“Piracy isn’t a Periscope thing, it’s an Internet thing,” Periscope co-founder Kayvon Beykpour says. (Michael Nagle/Bloomberg News)

Since the advent of the VCR and then YouTube, the media industry’s No. 1 enemy has been piracy. But while Hollywood and the TV networks have fought one technology after another, one type of entertainment has been safe from illegal broadcasts: live sports.

That’s because fans hated waiting for illicit recordings to be posted online. Sporting events offered the rare assurance that millions of viewers would still gather at a scheduled time in front of their televisions to watch games unfold live.

Now, live-streaming apps such as Periscope and Meerkat threaten TV’s golden egg. Just hold a smartphone up to a television to record and stream what’s airing, and suddenly piracy is easier than ever. That stunning recognition arrived this past weekend when droves of boxing fans skipped the $100 pay-per-view fee and watched the much-anticipated match between Floyd Mayweather Jr. and Manny Pacquiao free Saturday evening. Dozens of live streams of the fight were available through Periscope, and even though the app shut down 30 illegal streams, users gloated about their ability to watch.

Sports leagues have so far tolerated some fan use of these apps, and media organizations say the services are not yet hurting their bottom lines. But the implications of the new technology are clear.

“This is a breaking-of-the-dam moment because everyone has massively powerful computers in their hands that can shoot HD-quality video and live stream it to thousands of people simultaneously,” said Jesse Redniss, a co-founder of media consulting firm BraveVentures. “There are major rights implications, and Periscope is treading over very thin ice because they have the ability to police the streams.”

Links to clips related to the new royal baby are seen on the app Periscope on April 30 in London. (Chris Jackson/Getty Images)

Just one year old, Periscope and Meerkat threaten a remaining staple of the television business. Network audiences are shrinking, and even cable TV has suffered as viewers flock to online video, which is more convenient to watch but brings in far less revenue for providers. The one area that continues to thrive is live events — especially sports, where every Super Bowl or Final Four brings massive audiences.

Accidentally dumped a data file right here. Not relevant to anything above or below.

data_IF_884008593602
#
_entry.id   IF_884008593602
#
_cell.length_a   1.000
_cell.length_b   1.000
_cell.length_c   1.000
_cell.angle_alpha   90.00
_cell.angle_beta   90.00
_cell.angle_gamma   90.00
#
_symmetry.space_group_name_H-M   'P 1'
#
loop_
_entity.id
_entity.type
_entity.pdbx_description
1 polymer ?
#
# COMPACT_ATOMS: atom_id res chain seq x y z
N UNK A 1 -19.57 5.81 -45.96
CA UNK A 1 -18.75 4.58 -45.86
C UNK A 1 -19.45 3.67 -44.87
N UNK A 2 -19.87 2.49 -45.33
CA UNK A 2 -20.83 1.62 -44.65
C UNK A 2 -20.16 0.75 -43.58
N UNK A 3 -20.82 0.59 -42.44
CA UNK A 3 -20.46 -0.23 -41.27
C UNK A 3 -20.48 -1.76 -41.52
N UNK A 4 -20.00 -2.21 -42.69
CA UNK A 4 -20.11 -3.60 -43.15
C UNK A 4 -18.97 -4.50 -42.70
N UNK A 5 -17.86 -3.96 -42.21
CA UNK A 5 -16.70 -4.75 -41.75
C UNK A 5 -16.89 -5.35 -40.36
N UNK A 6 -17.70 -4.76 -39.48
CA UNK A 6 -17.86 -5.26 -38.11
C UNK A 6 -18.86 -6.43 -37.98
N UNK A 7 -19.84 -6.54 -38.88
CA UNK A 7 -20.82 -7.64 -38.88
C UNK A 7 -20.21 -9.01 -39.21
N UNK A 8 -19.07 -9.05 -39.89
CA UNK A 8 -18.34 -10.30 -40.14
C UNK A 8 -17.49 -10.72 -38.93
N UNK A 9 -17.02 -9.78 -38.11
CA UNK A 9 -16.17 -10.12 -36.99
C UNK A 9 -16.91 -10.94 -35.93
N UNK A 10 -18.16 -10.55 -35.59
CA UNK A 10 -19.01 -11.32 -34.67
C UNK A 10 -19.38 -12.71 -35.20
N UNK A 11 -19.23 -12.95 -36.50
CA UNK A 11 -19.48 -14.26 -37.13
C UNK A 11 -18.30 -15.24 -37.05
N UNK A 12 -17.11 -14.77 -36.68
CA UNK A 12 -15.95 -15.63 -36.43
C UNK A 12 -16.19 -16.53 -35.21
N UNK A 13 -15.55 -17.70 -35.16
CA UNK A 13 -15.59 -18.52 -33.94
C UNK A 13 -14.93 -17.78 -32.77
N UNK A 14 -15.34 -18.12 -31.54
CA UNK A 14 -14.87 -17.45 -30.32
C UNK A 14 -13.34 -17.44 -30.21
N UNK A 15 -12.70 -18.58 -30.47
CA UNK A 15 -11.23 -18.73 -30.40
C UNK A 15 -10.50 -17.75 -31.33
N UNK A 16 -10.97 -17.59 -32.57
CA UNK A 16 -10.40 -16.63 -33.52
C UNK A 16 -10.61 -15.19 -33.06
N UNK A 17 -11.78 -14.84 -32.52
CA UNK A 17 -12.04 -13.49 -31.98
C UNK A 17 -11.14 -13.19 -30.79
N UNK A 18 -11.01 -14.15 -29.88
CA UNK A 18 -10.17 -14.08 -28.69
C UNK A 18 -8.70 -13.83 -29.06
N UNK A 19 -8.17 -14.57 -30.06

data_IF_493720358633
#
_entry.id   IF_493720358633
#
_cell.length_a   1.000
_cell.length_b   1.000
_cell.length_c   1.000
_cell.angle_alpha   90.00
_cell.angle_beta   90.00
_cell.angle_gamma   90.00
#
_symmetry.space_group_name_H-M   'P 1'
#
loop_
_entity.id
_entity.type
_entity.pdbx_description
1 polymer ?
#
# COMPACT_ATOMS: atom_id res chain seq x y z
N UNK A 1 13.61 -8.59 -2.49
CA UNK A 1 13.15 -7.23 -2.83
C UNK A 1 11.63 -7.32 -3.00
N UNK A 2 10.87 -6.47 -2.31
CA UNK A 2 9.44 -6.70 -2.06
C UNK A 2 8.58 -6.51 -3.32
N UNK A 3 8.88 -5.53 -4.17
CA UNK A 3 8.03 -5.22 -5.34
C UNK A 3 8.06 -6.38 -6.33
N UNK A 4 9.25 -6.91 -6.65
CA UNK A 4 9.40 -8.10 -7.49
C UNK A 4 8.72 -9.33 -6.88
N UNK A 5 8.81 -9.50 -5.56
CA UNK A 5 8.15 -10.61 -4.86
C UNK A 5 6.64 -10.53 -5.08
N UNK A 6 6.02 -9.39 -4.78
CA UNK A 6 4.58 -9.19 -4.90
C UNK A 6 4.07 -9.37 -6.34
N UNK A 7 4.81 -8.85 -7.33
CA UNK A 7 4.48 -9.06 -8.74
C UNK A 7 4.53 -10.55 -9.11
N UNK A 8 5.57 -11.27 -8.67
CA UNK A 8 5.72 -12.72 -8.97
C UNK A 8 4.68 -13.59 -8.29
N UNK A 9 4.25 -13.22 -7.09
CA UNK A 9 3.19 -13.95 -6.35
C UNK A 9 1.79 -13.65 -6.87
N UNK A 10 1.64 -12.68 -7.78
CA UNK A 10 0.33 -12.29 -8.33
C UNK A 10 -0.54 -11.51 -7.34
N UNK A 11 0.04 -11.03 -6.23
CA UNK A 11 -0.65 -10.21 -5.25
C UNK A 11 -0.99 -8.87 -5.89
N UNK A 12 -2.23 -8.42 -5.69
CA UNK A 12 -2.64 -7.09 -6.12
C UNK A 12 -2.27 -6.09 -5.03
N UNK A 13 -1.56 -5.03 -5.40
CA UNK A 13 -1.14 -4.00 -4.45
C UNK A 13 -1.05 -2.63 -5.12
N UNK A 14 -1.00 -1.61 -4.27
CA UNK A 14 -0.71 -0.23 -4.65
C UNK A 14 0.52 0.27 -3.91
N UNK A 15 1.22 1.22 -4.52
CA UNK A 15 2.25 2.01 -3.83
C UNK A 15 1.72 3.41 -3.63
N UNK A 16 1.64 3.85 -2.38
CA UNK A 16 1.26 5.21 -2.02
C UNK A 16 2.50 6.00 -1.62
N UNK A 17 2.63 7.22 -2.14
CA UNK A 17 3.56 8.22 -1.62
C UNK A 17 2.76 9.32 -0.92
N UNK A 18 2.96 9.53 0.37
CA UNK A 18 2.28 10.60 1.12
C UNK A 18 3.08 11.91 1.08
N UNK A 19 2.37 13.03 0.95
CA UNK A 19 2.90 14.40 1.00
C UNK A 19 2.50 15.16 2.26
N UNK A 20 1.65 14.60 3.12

Networks and sports leagues are trying to control the migration of viewers to digital streaming services. Baseball, basketball and tennis are already putting some of their events online. MLB.tv offers access to most Major League Baseball games starting at $95 a year. The National Football League plans to live stream a game between the Buffalo Bills and the Jacksonville Jaguars this fall.

But given the slow pace and the hefty fees associated with those efforts, fans are inevitably attracted to alternatives that are more convenient — and free. So while the quality of videos on Periscope and Meerkat are crude compared with a 50-inch HDTV, the threat is real.

Both services allow users to broadcast their own feeds and watch streams created by others. On a recent evening, former TV morning show anchor Katie Couric broadcast herself live from the red carpet of the Met Gala in New York, and the New York Stock Exchange posted a video of Smashing Pumpkins lead singer Billy Corgan’s visit. Other streams are more mundane, such as a student asking whether to study or watch Netflix and a woman posting a video of her husband wearing hot-pink shorts.

Baseball Commissioner Rob Manfred told journalists last month that he is aware that some fans use Meerkat and Periscope during games. ‘’We know it happens, and we haven’t done anything about it,’’ he said. ‘’We haven’t done it because it’s in very limited chunks of times. If somebody tries to stream a whole game from his phone, there’s probably going to be a problem.’’

Games are the property of Major League Baseball — thus the boilerplate language about telecasts being “for the private use of our audience.” Fans are prohibited from taking live video, and teams are encouraged to police the policy as they see fit.